Also Known As
Epiphysitis is a condition involving rapid growth of the bone structure in young horses. Often referred to as compressional physitis, it may result in growth defects and cause pain. The condition is closely related to contracted tendons.
Affected foals are usually taller than their herd mates or may be foals that are maturing very quickly because of high protein feed. Epiphysitis is the result of rapid bone growth that results in inflammation and swellings on the inside of the fetlock and knee joint.
This inflammation of the epiphysical cartilage plate of the long bones usually occurs in the front legs and is caused by excessive pressure from too much weight or too much concussive force on the undeveloped skeletal structure.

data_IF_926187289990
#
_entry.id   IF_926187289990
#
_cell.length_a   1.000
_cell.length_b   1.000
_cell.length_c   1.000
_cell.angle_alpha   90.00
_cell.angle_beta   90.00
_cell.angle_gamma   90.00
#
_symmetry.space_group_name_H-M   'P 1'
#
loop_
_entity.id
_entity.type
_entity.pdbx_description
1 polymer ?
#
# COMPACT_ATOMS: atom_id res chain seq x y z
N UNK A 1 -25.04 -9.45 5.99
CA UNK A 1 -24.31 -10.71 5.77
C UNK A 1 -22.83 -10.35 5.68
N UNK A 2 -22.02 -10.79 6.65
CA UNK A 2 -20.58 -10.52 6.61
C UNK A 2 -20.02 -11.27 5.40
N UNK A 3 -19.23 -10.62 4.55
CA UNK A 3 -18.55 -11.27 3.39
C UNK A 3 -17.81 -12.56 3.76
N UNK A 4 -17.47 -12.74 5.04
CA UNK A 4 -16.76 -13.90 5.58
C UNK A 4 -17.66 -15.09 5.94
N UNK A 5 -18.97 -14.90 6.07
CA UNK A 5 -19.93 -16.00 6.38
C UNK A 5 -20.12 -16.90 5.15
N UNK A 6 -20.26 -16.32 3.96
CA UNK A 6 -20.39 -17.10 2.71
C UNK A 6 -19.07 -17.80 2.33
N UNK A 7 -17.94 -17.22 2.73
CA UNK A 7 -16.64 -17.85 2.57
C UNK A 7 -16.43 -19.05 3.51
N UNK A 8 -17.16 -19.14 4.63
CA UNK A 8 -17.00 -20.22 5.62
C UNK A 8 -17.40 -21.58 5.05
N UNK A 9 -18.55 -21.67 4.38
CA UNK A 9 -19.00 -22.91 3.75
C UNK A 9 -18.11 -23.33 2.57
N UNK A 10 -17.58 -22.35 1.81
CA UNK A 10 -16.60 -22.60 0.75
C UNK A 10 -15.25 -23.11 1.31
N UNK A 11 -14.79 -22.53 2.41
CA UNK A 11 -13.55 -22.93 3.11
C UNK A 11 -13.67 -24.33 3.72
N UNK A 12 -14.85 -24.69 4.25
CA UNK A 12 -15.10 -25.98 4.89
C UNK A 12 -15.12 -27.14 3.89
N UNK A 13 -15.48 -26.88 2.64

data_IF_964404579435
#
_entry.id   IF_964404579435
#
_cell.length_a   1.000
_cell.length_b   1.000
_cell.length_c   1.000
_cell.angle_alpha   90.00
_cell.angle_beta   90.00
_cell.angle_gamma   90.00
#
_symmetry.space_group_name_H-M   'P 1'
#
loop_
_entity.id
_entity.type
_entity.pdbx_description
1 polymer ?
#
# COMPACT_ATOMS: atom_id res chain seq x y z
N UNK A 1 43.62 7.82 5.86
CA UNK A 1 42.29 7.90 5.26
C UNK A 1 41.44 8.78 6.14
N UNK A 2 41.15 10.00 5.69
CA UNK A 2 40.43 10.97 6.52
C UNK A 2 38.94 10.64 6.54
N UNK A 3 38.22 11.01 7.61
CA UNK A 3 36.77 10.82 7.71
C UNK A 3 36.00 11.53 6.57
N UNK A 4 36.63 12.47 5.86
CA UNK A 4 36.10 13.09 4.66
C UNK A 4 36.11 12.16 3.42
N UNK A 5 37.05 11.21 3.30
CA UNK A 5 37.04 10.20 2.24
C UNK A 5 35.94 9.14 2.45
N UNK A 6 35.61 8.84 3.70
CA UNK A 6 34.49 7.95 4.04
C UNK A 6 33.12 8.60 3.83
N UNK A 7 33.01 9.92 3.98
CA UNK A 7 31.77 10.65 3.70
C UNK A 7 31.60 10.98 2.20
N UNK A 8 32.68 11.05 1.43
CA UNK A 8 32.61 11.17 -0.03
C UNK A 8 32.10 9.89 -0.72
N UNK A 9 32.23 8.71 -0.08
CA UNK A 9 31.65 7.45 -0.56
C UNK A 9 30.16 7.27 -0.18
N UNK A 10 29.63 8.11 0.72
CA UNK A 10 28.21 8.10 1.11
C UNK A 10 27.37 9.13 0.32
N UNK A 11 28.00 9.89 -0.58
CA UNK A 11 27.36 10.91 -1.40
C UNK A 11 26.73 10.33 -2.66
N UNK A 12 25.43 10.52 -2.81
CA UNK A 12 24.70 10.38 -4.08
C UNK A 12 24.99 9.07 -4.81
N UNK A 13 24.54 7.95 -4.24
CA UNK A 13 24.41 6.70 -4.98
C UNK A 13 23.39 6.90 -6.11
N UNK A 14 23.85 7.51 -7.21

- Swelling and inflammation of the fetlock and knee joint
- "Hour-glass" appearance of knee and ankle joints
The causes of epiphysitis or compressional physitis are related to structural changes in the physis or growth plate of the bone brought on by rapid growth, concussive pressure, and/or a too-rich protein diet. Foals with pre-existing angular limb deformities and weanlings or yearlings with straight legs are prone to this condition.
Since the condition affects foals with pre-existing angular limb deformities and weanlings or yearlings with straight legs, attention needs to be given to proper diet, proper exercise, and careful hoof trimming based on a veterinarian's advice.
Treatment of epiphysitis includes maintaining a proper diet for young foals that includes reducing food intake and making sure the diet is not too rich in proteins or calories that cause the foal to gain weight too rapidly.
Anti-inflammatories and other treatments may be recommended by a veterinarian to provide pain relief and enable the foal to engage in proper exercise. Keeping the hoofs properly trimmed to support the growing bone structure is also helpful.
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